When to correct errors

When to correct errors?

  • Immediate—At the exact moment of production

  • Delayed—Note the error and correct it later (at the end of the student´s speech, task, lesson, day)

  • Never—No correction


Activity when to correct

Activity: When to correct

  • Read the handout ¨Correction Techniques: Summary¨.

  • Discuss with a partner WHEN to correct the student in each situation and put an X in the box Immediate, Delayed, or No Correction.


Your opinion4

Your Opinion:

  • Where can we correct errors?


When to correct errors1

When to correct errors?

  • In Public—Make one student´s error a lesson for all

  • Individually—Working only with the student who made the error


Activity where to correct

Activity: Where to correct

  • Read the handout ¨Correction Techniques: Summary¨ again.

  • Discuss with a partner WHERE to correct the student in each situation and put an X in the box for Individual or Public.


More information about when to correct errors

More information about when to correct errors

Error correction depends on many factors including:

  • Learner sensitivity

  • Learner situation

  • Learning purpose (fluency or accuracy)

  • Task type (reading, writing, speaking, listening, individual, group work…)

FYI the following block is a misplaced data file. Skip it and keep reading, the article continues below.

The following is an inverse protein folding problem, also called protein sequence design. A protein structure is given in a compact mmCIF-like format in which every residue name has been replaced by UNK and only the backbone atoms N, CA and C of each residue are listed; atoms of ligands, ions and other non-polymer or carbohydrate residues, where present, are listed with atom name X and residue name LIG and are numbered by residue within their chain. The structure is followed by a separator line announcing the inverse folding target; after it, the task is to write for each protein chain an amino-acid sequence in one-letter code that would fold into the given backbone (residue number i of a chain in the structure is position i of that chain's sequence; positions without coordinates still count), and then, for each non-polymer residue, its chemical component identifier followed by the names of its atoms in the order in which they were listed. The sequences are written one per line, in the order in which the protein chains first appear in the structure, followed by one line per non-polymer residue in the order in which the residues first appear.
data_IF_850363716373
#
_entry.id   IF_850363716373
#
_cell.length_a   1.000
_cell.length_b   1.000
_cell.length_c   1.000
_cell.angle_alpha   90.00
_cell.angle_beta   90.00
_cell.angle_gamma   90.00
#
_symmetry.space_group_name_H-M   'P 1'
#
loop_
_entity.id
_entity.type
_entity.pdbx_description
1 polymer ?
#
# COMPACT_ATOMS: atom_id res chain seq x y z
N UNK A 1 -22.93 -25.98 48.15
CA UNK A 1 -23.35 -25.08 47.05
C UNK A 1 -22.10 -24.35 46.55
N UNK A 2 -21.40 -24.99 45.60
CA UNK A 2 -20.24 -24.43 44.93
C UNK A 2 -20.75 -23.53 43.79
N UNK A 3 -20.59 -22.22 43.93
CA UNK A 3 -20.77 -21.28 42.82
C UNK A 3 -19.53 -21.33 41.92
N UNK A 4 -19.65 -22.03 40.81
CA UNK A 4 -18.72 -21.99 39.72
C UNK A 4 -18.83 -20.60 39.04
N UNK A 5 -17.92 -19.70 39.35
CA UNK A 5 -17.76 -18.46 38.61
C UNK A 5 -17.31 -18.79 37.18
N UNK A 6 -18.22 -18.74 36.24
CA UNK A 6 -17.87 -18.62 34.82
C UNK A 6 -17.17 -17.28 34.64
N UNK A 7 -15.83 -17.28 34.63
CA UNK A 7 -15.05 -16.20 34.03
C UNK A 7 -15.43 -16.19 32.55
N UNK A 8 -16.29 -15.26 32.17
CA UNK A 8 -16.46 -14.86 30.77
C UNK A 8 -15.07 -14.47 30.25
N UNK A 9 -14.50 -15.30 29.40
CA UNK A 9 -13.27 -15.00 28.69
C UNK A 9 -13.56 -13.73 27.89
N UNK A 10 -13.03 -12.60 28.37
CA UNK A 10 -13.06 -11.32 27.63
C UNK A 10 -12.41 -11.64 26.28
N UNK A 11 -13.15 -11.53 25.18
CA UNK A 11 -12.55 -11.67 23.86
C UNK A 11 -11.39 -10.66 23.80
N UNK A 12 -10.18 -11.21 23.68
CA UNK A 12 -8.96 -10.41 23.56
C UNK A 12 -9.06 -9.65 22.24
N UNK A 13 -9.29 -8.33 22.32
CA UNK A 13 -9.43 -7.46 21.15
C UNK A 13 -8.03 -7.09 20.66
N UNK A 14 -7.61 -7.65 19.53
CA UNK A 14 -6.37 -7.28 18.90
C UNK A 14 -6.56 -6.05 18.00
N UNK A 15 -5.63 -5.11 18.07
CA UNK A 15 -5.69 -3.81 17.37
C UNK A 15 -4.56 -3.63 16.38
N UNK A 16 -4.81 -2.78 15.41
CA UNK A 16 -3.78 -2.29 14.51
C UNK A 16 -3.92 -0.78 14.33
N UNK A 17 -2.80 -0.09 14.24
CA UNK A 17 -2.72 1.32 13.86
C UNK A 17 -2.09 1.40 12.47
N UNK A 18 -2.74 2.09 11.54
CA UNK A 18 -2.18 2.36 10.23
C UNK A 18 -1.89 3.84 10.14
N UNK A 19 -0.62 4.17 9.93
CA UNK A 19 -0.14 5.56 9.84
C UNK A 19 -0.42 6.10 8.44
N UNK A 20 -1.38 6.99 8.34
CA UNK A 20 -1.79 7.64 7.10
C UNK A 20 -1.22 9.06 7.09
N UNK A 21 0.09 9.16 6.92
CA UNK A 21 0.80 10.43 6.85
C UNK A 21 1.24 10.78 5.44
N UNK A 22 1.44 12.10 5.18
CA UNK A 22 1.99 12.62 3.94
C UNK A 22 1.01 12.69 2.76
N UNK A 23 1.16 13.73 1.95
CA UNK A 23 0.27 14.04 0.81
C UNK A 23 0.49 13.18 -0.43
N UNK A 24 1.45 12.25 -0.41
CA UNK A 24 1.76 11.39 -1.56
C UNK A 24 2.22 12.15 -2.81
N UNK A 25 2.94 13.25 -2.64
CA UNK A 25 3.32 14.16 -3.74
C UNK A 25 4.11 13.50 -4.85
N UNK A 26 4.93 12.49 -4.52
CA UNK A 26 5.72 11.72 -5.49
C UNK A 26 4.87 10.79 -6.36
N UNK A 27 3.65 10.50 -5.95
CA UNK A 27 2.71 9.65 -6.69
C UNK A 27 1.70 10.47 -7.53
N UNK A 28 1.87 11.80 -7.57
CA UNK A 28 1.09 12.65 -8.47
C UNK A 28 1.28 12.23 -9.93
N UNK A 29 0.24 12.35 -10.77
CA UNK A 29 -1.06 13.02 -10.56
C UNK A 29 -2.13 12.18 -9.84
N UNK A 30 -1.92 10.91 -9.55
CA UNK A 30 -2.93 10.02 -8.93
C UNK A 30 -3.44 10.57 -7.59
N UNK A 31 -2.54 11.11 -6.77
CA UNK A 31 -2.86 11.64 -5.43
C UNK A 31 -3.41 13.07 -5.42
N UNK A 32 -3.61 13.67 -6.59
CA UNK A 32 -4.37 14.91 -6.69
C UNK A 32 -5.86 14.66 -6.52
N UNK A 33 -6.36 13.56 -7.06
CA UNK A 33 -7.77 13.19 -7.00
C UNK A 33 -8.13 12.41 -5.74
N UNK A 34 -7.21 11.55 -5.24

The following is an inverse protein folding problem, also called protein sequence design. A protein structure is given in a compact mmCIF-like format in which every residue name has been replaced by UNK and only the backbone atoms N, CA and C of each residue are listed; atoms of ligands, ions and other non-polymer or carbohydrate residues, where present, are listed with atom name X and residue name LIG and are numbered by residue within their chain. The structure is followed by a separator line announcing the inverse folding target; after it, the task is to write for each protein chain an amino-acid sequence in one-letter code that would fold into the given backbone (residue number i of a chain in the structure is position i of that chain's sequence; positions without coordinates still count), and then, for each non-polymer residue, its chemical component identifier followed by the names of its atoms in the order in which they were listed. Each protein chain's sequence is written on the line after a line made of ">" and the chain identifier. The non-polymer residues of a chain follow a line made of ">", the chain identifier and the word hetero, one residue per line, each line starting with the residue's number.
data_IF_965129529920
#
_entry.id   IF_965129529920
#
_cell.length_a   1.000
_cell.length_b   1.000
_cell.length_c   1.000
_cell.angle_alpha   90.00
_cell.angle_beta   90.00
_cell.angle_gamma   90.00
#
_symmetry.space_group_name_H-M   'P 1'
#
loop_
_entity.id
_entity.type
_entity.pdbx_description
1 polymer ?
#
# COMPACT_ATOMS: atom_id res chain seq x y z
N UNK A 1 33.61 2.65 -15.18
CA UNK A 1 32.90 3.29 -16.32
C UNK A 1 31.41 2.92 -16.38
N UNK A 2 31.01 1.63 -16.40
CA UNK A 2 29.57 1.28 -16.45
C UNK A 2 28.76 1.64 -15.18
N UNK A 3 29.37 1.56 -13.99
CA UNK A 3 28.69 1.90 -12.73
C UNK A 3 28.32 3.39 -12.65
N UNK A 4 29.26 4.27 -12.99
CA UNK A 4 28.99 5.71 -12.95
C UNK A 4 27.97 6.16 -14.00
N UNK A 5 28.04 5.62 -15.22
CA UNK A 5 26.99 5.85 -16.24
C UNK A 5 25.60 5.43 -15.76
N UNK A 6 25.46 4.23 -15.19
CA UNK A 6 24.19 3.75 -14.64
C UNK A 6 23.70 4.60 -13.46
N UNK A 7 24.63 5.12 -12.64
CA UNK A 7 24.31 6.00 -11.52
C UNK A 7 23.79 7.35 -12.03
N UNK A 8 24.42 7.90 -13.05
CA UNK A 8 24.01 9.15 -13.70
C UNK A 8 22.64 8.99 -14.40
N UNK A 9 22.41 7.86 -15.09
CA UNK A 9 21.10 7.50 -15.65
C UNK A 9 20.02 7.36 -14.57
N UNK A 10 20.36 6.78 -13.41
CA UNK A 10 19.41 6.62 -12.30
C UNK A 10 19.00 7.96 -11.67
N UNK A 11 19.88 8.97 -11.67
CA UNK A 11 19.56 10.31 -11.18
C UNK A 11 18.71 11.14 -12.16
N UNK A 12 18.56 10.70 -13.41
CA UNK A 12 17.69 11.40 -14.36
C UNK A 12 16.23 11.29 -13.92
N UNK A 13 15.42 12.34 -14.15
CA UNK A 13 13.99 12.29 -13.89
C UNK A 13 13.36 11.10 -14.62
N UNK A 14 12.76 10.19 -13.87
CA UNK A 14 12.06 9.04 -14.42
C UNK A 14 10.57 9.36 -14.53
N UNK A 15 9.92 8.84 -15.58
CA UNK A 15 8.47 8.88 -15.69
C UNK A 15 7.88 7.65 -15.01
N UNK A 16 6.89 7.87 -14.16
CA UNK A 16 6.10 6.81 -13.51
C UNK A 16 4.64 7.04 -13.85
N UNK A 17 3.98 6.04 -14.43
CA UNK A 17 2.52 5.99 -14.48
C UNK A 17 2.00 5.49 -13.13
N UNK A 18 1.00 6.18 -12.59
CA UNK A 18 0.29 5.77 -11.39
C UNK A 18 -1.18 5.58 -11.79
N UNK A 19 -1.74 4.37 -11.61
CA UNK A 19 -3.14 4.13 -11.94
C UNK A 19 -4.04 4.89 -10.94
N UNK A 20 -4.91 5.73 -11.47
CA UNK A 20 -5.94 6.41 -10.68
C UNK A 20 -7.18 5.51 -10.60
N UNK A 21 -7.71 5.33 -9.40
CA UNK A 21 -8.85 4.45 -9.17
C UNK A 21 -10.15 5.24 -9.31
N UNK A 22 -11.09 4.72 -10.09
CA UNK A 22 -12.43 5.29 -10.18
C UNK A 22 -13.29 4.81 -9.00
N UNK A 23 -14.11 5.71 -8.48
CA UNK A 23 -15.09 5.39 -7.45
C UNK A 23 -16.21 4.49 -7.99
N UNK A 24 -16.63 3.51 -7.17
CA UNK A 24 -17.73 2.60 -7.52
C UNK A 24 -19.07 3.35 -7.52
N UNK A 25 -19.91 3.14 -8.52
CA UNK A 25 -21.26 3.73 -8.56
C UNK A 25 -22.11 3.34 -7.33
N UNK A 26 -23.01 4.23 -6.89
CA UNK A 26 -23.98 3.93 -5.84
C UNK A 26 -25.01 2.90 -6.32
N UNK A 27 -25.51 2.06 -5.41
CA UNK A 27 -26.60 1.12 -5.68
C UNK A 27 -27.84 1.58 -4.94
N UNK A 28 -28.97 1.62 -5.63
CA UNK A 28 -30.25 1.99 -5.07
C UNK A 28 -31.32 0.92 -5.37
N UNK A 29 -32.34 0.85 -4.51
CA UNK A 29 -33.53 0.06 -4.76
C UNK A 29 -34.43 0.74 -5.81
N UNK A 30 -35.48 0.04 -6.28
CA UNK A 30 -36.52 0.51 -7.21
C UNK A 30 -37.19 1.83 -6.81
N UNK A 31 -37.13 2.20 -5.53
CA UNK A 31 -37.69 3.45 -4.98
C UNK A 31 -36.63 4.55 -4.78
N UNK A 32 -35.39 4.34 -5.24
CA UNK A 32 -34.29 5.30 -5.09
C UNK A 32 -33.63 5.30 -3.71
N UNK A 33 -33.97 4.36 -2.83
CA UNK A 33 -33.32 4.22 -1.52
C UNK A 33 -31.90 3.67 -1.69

Your opinion5

Your Opinion:

  • Who can correct errors?


Who can correct errors

Who can correct errors?

  • Self-correction—The student corrects himself

  • Peer correction—The group helps to correct another student

  • Teacher correction—The teacher demonstrates the correct form

    Which type is the best? Why?


Activity who can correct

Activity: Who can correct

  • Read the handout ¨Correction Techniques: Summary¨ once more.

  • Discuss with a partner WHO can correct the student in each situation and put an X in the box for Self-correction, Peer correction, or Teacher correction.


Your opinion6

Your Opinion:

  • How should corrective feedback be carried out?


How should errors be corrected

How should errors be corrected?

  • For repeated or shared errors, the teacher needs to provide a model of the correct language.

  • Grammar errors may require a review of rules and extra practice.

  • Pronunciation errors may require more minimal pair or sentence stress practice.

  • All error correction should be done with sensitivity to avoid embarrassment and fear.


Role of the teacher in communicative error correction

Role of the Teacher in Communicative Error Correction

The teacher can be:

  • Reference Book

  • Partner

  • Helper

  • Enemy

  • Authority Figure

    What do these terms mean?

    Which one is best? Why?


Activity the teacher s role

Activity: The Teacher´s Role

  • Read the handout ¨Teacher´s Role¨.

  • Work in groups. Tell each other which role you think the teacher plays in each situation.

  • Try to predict the student´s reaction to each situation.


In conclusion

In conclusion…

  • Several studies report that indirect feedback leads to either equal or greater levels of accuracy than direct feedback over time.

    (Ferris et al., 2000; Ferris & Helt, 2000; Frantzen, 1995; Lalande, 1982; Lee, 1997; Robb et al., 1986).


Thank you

THANK YOU!!!

Katherine C. FitzSimons

English Language Fellow

Fundación Ecuador-Aprendamos

[email protected]

09 4664358 celular